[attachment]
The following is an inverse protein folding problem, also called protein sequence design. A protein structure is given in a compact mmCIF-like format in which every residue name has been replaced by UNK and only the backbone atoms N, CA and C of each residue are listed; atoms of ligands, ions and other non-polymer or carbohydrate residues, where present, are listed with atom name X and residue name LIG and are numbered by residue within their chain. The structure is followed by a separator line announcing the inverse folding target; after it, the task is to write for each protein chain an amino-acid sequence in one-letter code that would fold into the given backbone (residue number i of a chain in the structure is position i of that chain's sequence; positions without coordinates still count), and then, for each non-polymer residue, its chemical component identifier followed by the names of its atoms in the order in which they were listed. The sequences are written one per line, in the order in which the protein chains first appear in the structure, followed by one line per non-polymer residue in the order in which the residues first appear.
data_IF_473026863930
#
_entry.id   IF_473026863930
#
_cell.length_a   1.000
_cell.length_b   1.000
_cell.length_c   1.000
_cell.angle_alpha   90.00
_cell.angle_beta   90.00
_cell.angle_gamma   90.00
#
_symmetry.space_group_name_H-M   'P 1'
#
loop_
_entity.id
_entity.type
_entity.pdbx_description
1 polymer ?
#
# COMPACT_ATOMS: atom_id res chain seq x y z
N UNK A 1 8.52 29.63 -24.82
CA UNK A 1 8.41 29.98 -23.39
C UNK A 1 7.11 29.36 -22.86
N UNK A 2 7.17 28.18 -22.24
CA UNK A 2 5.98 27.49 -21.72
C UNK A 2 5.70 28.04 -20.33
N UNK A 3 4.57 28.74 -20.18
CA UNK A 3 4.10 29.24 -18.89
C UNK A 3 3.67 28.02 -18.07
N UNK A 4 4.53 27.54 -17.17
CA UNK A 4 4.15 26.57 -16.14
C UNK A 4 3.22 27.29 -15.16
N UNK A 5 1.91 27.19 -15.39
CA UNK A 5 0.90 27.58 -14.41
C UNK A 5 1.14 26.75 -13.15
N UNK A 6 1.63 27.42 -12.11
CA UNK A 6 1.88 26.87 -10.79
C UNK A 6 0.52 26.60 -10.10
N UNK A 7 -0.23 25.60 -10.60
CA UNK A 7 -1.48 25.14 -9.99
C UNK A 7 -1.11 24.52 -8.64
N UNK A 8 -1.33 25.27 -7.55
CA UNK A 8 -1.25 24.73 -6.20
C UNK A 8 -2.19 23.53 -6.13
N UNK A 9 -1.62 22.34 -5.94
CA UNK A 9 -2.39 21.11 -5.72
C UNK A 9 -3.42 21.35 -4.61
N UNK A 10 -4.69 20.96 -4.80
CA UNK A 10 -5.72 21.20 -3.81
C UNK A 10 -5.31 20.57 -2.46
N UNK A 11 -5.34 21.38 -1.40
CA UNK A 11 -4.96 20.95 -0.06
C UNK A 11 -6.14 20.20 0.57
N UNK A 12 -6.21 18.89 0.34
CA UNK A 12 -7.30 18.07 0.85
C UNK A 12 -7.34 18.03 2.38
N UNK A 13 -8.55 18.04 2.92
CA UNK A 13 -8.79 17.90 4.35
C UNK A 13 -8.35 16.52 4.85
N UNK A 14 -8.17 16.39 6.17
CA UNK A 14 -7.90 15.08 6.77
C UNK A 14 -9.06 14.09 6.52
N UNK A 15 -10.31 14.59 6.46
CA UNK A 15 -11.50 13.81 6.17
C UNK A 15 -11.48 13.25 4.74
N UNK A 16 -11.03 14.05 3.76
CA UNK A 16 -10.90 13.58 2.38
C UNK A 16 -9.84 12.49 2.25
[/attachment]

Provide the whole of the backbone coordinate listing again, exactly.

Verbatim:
The following is an inverse protein folding problem, also called protein sequence design. A protein structure is given in a compact mmCIF-like format in which every residue name has been replaced by UNK and only the backbone atoms N, CA and C of each residue are listed; atoms of ligands, ions and other non-polymer or carbohydrate residues, where present, are listed with atom name X and residue name LIG and are numbered by residue within their chain. The structure is followed by a separator line announcing the inverse folding target; after it, the task is to write for each protein chain an amino-acid sequence in one-letter code that would fold into the given backbone (residue number i of a chain in the structure is position i of that chain's sequence; positions without coordinates still count), and then, for each non-polymer residue, its chemical component identifier followed by the names of its atoms in the order in which they were listed. The sequences are written one per line, in the order in which the protein chains first appear in the structure, followed by one line per non-polymer residue in the order in which the residues first appear.
data_IF_473026863930
#
_entry.id   IF_473026863930
#
_cell.length_a   1.000
_cell.length_b   1.000
_cell.length_c   1.000
_cell.angle_alpha   90.00
_cell.angle_beta   90.00
_cell.angle_gamma   90.00
#
_symmetry.space_group_name_H-M   'P 1'
#
loop_
_entity.id
_entity.type
_entity.pdbx_description
1 polymer ?
#
# COMPACT_ATOMS: atom_id res chain seq x y z
N UNK A 1 8.52 29.63 -24.82
CA UNK A 1 8.41 29.98 -23.39
C UNK A 1 7.11 29.36 -22.86
N UNK A 2 7.17 28.18 -22.24
CA UNK A 2 5.98 27.49 -21.72
C UNK A 2 5.70 28.04 -20.33
N UNK A 3 4.57 28.74 -20.18
CA UNK A 3 4.10 29.24 -18.89
C UNK A 3 3.67 28.02 -18.07
N UNK A 4 4.53 27.54 -17.17
CA UNK A 4 4.15 26.57 -16.14
C UNK A 4 3.22 27.29 -15.16
N UNK A 5 1.91 27.19 -15.39
CA UNK A 5 0.90 27.58 -14.41
C UNK A 5 1.14 26.75 -13.15
N UNK A 6 1.63 27.42 -12.11
CA UNK A 6 1.88 26.87 -10.79
C UNK A 6 0.52 26.60 -10.10
N UNK A 7 -0.23 25.60 -10.60
CA UNK A 7 -1.48 25.14 -9.99
C UNK A 7 -1.11 24.52 -8.64
N UNK A 8 -1.33 25.27 -7.55
CA UNK A 8 -1.25 24.73 -6.20
C UNK A 8 -2.19 23.53 -6.13
N UNK A 9 -1.62 22.34 -5.94
CA UNK A 9 -2.39 21.11 -5.72
C UNK A 9 -3.42 21.35 -4.61
N UNK A 10 -4.69 20.96 -4.80
CA UNK A 10 -5.72 21.20 -3.81
C UNK A 10 -5.31 20.57 -2.46
N UNK A 11 -5.34 21.38 -1.40
CA UNK A 11 -4.96 20.95 -0.06
C UNK A 11 -6.14 20.20 0.57
N UNK A 12 -6.21 18.89 0.34
CA UNK A 12 -7.30 18.07 0.85
C UNK A 12 -7.34 18.03 2.38
N UNK A 13 -8.55 18.04 2.92
CA UNK A 13 -8.79 17.90 4.35
C UNK A 13 -8.35 16.52 4.85
N UNK A 14 -8.17 16.39 6.17
CA UNK A 14 -7.90 15.08 6.77
C UNK A 14 -9.06 14.09 6.52
N UNK A 15 -10.31 14.59 6.46
CA UNK A 15 -11.50 13.81 6.17
C UNK A 15 -11.48 13.25 4.74
N UNK A 16 -11.03 14.05 3.76
CA UNK A 16 -10.90 13.58 2.38
C UNK A 16 -9.84 12.49 2.25